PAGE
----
Myths about Mourning
Western culture is quite uncomfortable with grief, sadness, pain, death and loss. Most of us have grown up with a number of misconceptions about grief.
When we experience the death of someone who was significant in our lives we may encounter some of these “myths.”
Sometimes they come to us from well-meaning others. Sometimes they are beliefs we hold inside ourselves that we “learned” when children. This is a time to re-examine some of these. It can impact our process of grieving.
“Grief will pass in time. Time heals all wounds”
Grief will stay within a person until it is worked through. Time can lesson the intensity of emotions and the rawness of the death experience, but it takes work to process and digest these experiences. It takes action to find effective ways to cope with the pain. It takes effort to learn new roles, take on new responsibilities, and form a new vision of the future.
“If I let myself cry I’m afraid I’ll never stop. I am afraid I’ll sink in to depressionand never get out.”
Tears release toxins in our systems and the act of crying releases tension and energy so allowing yourself to have a good cry can actually be very helpful and beneficial. Some people have dealt with this fear by setting a timer and allowing themselves 15 minutes or a half hour to cry. Then, when the timer rings, they will get up and take a walk or engage in a different activity.
“Don’t pity yourself. Don’t dwell on your grief. There are so many others who have it worse than you.”
The act of mourning, publicly displaying grief, is a normal and natural reaction to the loss of someone who was important in your life. Although it is true that there are many in this world who are facing tragedies and tremendous hardships, this does not disqualify your pain and grief. Bereaved individuals need time to process what has happened, and compassion so that they can express their pain and receive help from others when needed. Bottling emotions like sadness will only lead to these feelings building and potentially causing you harm later on.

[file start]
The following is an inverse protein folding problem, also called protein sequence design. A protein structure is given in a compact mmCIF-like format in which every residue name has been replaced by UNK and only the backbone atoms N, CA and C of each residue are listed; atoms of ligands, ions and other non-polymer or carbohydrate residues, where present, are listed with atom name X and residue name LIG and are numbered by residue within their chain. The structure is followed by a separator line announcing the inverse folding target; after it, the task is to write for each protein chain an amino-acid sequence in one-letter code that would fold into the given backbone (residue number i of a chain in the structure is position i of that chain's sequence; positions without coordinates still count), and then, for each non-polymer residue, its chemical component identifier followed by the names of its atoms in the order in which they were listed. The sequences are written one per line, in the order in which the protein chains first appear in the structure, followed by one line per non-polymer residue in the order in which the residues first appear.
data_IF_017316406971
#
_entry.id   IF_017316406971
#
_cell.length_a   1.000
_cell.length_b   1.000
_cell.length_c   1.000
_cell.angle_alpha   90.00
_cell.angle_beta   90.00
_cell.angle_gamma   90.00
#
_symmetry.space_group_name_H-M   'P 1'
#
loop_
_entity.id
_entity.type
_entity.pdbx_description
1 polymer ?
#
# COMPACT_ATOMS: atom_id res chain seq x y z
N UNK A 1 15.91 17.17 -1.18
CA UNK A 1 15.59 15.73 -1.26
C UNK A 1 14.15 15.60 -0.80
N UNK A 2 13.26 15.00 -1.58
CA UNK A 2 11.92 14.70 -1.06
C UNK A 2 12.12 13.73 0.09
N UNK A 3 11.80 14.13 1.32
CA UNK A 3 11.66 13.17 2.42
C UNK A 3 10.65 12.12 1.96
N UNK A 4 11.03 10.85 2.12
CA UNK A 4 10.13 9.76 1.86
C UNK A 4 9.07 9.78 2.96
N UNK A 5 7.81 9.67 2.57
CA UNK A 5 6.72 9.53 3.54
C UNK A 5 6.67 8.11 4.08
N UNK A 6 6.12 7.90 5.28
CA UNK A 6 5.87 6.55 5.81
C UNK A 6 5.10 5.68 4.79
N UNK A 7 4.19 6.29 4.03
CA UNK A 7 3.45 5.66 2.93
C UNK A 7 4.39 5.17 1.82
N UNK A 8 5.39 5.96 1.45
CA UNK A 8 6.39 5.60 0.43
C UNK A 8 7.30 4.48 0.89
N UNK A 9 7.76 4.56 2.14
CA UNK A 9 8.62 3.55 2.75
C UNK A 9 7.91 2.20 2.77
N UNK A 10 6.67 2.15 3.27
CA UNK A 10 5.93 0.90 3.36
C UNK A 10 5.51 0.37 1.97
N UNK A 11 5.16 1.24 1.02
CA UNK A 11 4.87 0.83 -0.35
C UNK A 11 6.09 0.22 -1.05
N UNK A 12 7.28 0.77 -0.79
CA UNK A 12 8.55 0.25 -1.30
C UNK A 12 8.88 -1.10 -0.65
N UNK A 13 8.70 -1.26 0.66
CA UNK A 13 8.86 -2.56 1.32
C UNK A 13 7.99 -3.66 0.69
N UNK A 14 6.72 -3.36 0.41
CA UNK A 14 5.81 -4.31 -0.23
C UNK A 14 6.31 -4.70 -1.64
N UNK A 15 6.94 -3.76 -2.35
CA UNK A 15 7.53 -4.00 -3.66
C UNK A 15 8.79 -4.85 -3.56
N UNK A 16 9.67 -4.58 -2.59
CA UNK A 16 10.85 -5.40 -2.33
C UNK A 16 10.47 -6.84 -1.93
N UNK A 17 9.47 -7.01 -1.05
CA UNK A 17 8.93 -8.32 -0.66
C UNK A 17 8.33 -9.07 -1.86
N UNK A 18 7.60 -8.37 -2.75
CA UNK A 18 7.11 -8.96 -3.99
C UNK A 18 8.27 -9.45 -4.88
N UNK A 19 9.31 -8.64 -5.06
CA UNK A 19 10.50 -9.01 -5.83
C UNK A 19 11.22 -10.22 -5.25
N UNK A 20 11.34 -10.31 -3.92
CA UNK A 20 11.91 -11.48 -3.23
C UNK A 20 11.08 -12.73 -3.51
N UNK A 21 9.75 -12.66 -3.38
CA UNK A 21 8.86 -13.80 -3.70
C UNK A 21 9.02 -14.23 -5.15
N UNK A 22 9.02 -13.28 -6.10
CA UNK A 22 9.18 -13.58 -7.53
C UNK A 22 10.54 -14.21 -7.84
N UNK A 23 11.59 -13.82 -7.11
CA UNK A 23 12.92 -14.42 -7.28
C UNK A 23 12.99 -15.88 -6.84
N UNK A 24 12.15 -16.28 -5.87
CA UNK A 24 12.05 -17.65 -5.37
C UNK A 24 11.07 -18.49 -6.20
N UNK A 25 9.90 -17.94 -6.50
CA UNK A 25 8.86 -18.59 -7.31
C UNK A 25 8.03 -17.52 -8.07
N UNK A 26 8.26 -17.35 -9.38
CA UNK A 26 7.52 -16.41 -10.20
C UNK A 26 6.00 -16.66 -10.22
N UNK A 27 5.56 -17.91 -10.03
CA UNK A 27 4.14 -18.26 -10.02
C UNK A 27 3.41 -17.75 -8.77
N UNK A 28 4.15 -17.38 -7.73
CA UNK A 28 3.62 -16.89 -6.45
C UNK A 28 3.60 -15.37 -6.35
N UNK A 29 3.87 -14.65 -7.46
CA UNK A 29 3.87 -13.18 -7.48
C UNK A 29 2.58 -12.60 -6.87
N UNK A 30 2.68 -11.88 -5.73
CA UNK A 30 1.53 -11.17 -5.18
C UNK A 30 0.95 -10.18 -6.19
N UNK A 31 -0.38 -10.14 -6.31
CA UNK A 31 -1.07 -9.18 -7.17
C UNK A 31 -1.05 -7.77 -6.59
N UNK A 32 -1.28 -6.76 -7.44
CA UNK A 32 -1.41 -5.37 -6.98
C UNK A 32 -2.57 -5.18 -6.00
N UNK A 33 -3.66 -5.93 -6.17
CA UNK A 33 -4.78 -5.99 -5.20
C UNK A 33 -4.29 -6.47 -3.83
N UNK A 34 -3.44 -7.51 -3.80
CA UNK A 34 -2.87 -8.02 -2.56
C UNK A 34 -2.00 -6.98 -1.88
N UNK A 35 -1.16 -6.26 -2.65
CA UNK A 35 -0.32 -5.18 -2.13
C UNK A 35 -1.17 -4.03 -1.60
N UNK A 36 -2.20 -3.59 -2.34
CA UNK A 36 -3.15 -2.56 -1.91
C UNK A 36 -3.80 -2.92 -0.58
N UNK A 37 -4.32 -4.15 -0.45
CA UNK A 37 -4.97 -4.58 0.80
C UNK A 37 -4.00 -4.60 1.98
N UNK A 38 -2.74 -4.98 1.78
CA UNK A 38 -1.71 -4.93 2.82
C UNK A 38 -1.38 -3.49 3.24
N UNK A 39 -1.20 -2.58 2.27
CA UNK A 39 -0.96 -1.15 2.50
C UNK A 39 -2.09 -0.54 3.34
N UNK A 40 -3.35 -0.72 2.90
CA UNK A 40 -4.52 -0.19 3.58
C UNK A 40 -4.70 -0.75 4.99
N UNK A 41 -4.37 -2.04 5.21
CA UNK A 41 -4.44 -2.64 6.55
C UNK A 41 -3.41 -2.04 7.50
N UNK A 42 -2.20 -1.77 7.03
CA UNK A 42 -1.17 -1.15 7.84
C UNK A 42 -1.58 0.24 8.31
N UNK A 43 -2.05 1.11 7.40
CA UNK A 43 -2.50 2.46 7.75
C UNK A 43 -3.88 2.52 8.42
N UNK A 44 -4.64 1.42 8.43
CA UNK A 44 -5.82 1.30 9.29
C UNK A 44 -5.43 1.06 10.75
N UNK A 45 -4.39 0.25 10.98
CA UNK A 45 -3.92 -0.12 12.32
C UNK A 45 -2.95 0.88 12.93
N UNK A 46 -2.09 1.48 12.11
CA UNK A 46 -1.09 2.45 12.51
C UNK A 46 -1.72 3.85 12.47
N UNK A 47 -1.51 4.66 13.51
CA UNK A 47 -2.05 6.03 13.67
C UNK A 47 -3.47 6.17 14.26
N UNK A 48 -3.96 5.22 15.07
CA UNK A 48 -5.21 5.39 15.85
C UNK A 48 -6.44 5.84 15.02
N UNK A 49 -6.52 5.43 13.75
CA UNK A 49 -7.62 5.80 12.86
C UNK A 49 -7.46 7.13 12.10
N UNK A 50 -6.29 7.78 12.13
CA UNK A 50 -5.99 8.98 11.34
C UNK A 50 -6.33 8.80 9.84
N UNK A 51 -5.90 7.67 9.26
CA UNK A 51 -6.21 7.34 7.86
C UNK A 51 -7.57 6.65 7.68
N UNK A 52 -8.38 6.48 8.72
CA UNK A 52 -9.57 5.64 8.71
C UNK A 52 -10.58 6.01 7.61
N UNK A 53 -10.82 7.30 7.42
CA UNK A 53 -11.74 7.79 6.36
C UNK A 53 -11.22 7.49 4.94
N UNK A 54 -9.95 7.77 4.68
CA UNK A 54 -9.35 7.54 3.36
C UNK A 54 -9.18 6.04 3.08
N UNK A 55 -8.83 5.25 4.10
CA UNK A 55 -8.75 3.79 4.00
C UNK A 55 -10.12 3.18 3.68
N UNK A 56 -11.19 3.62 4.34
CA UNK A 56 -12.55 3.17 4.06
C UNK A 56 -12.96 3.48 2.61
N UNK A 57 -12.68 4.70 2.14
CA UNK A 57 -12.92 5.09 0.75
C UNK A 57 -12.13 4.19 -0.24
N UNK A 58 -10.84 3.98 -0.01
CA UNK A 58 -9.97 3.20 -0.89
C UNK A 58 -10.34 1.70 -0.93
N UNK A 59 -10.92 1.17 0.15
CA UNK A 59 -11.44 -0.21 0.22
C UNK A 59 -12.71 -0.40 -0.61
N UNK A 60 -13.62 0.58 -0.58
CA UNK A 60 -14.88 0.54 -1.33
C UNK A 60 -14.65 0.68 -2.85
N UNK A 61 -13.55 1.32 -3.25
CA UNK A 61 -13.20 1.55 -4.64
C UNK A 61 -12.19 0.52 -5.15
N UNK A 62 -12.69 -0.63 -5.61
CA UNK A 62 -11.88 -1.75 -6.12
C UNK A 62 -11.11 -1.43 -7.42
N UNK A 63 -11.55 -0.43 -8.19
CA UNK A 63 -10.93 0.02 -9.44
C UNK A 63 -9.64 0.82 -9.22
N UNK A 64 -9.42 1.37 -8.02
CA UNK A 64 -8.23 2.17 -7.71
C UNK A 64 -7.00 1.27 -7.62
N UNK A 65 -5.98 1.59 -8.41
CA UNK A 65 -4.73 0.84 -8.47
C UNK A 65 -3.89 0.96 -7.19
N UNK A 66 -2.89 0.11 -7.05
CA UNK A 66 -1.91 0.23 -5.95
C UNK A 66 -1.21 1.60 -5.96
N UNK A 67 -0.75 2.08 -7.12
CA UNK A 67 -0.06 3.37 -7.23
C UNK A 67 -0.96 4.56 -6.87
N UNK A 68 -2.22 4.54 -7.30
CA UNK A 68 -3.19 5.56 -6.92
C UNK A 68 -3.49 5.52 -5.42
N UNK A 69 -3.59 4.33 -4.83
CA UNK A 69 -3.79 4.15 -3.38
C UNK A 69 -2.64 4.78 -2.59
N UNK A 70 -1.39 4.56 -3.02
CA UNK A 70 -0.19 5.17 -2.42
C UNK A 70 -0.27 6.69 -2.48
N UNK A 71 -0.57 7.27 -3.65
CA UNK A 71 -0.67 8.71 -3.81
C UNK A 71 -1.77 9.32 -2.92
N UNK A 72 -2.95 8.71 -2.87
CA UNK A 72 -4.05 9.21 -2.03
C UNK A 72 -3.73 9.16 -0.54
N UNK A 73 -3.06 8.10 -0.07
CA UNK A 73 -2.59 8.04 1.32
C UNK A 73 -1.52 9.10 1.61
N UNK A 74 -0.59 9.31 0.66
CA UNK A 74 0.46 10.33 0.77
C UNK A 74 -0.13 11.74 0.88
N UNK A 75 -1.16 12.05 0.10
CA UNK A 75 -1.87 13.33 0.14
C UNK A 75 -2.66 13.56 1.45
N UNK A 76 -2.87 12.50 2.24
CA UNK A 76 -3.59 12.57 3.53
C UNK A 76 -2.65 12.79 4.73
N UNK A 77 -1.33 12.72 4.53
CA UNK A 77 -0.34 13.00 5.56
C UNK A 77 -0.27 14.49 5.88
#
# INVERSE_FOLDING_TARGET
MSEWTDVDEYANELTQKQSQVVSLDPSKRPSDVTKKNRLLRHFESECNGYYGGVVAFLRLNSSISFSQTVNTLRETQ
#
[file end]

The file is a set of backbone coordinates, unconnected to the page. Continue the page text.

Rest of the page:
Find ways to connect and let out your emotions – journaling, walking, punching a pillow, listening to a sad song and crying, talking with others who are bereaved – are all ways that people have found to release emotions. Find what works for you and do not hold yourself to others timelines.
“Keep busy, it won’t hurt as much.”
This has kernels of truth in it. It can help to be engaged in activities. The problem comes when one keeps busy all the time to avoid dealing with feelings. This is a sure fire way to become exhausted, and the grief will be waiting for you when you stop running. We’ve found the most helpful response is to maintain a balance between paying attention to your feelings of grief and finding ways to express them, as well as taking breaks from the intensity of feelings.
“It is good to be strong.”
You do what you have to in the moment and after a while “being strong” can feel exhausting. It is okay to ask for help, to not “go it alone”, to give yourself permission to cry and to stumble as you walk along this journey. It takes a lot more courage to allow yourself your tears and to be true to your own needs and do what feels right for you. It takes strength to admit when you are struggling and to reach out for help when needed.
“Tears are best kept private.”
Most of us have been taught to cry privately. Public “display” was seen as shameful and so most people are embarrassed to cry in public. The reality of mourning though is that we can be “ambushed” anytime anywhere by waves of grief. Know that this is normal and it is nothing to be embarrassed about. If tears overwhelm you, just take some deep breaths and do not worry about what others might think.
“Don’t drag others down with your problems. People won’t want to be with you.”
Being able to express your experience out loud can be a powerful way to heal grief. It also can allow you to feel the support, love and caring of others at a time when a significant person in your life is no longer physically with you.
One of the challenges is discerning whom among friends and family can truly listen to what you are feeling. It is common for family members to all mourn differently and to protect each other from knowing their true feelings, not wanting to further “upset” each other.
It can be true that some people, whom you are close with, may feel very uncomfortable being around intense feelings of pain or sadness. They may distance themselves from you. Often this is not because of you. It is because they don’t know what to do or say. Sometimes they are fearful of causing you more hurt, in addition to that which you are already feeling.
Check with people first before you speak with them about your feelings of grief. Let them know that you understand that some people are uncomfortable with feelings of sadness. Let them also know what you need. For example, “I would just like you to listen to me and then give me a big hug. I don’t need advice or solutions but I really need to be heard and to know that you care about me. I just need to express my feelings.”
This may help others feel more comfortable listening. And there are times when our friends and family members have listened and been there for us and need to turn and attend to the issues in their own lives.
This is when we need to seek additional supports. That’s when coming to group, meeting with bereavement volunteer or the counselor can make a big difference.